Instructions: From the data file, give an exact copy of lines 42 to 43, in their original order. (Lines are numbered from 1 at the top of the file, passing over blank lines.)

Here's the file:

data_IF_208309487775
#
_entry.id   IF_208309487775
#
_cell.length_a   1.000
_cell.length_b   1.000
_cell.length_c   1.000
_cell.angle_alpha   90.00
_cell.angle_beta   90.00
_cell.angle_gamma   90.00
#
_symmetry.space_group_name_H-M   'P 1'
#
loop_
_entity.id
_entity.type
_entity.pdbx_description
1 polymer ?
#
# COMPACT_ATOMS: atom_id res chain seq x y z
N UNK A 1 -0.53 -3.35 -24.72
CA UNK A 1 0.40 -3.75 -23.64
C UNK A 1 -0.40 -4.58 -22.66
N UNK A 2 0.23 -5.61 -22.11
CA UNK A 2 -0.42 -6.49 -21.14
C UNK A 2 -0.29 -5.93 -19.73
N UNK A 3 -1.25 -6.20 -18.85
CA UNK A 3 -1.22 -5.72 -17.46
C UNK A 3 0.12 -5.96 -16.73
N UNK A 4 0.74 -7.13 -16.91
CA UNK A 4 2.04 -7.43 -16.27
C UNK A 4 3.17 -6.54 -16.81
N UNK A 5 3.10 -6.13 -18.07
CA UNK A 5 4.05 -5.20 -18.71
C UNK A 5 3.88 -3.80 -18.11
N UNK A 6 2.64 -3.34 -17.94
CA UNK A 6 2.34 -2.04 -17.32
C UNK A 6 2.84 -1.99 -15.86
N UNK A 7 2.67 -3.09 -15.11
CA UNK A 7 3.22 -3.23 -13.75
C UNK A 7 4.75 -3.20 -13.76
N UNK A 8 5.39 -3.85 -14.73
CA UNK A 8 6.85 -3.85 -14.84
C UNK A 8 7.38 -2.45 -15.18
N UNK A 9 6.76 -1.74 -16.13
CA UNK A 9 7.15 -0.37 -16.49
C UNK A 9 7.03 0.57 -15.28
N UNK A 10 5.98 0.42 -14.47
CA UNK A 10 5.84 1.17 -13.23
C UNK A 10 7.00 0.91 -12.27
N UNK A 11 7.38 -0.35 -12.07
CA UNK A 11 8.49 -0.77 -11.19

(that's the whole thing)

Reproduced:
N UNK A 8 5.39 -3.85 -14.73
CA UNK A 8 6.85 -3.85 -14.84